Health care reform will likely pass and be enacted into law.
Many think this is a bailout of health care in America.
They are correct.
Further, many think this is a bonanza, a windfall, for health insurers.
But this last proposition depends entirely on the "medical loss ratio" -- the percentage of total annual premiums insurers collect that they pay out for actual health care.
The medical loss ratio is the most important measure of how much premium money insurers keep for themselves. A 80% ratio means that insurers keep the other 20% for themselves.
There will be numbers established in the final bill for the required minimum medical loss ratio.
In the 1990s the average medical loss ratio was well above 90%.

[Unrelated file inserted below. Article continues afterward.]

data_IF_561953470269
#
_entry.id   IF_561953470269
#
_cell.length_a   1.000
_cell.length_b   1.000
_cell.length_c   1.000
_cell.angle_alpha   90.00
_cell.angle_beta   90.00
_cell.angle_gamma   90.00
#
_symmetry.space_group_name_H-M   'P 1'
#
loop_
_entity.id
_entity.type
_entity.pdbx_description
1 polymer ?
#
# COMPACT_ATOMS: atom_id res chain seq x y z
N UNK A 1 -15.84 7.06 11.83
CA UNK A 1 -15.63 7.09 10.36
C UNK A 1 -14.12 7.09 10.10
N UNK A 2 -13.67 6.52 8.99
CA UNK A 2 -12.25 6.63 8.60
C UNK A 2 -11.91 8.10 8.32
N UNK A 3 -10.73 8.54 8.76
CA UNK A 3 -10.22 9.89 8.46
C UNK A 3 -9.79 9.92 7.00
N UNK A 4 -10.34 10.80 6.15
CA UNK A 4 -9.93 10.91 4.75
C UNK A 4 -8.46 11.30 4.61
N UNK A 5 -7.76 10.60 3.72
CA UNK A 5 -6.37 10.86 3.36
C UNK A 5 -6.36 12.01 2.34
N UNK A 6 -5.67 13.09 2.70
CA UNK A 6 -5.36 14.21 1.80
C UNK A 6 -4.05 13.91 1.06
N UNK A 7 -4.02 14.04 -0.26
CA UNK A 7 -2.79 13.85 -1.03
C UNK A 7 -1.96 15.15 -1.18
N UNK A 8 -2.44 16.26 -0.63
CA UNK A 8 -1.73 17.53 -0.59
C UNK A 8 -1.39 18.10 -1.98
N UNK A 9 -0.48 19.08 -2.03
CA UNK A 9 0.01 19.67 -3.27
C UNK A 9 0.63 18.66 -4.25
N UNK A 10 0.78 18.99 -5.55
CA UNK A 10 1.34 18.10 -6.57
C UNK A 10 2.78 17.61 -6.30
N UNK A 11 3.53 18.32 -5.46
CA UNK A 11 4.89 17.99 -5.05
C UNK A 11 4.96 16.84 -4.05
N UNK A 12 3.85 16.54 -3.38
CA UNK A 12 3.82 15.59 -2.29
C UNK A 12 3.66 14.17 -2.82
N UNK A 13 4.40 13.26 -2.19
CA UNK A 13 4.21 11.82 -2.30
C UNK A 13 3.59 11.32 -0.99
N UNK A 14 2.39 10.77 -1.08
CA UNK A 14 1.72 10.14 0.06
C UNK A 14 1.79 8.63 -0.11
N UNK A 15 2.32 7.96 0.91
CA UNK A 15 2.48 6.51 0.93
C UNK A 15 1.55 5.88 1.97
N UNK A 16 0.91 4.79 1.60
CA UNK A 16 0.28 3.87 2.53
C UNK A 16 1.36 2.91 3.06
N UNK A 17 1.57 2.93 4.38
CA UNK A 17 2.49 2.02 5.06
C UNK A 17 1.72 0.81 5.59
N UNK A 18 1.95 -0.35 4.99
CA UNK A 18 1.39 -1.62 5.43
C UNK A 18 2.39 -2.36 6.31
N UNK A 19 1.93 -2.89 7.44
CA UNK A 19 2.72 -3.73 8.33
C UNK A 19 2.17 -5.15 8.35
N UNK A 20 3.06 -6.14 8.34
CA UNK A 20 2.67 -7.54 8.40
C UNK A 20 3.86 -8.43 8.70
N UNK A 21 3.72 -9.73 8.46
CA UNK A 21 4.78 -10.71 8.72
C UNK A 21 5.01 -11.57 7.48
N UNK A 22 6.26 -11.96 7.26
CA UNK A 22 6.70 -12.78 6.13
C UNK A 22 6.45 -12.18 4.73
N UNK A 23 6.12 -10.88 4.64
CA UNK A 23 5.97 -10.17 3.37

Lately it has been near 80%.
Medicare itself is efficient, and it's medical loss ratio is between 94% and 97% (depending on what parts of health-related spending by other federal agencies are included).
The appropriate medical loss ratio regulation under reform for the year 2014 would be 90% to 92%.
Part of the reason the ratio should return to levels last seen in the 1990s is that private health insurers will no longer need so many administrative workers working hard to deny claims and cancel policies for people that get sick.
I've written important details about how to regulate the medical loss ratio at the end of this post. Establishing a number is only one crucial piece of regulating the medical loss ratio. Regulation must also encourage innovation (under a simplistically rigid ratio, cost-reduction innovations could temporarily reduce profits and thus reduce the motive for such innovation), and I offer a clear, effective method in the link to gain the best of both worlds -- good ratio levels and good incentives for innovation which reduce medical costs.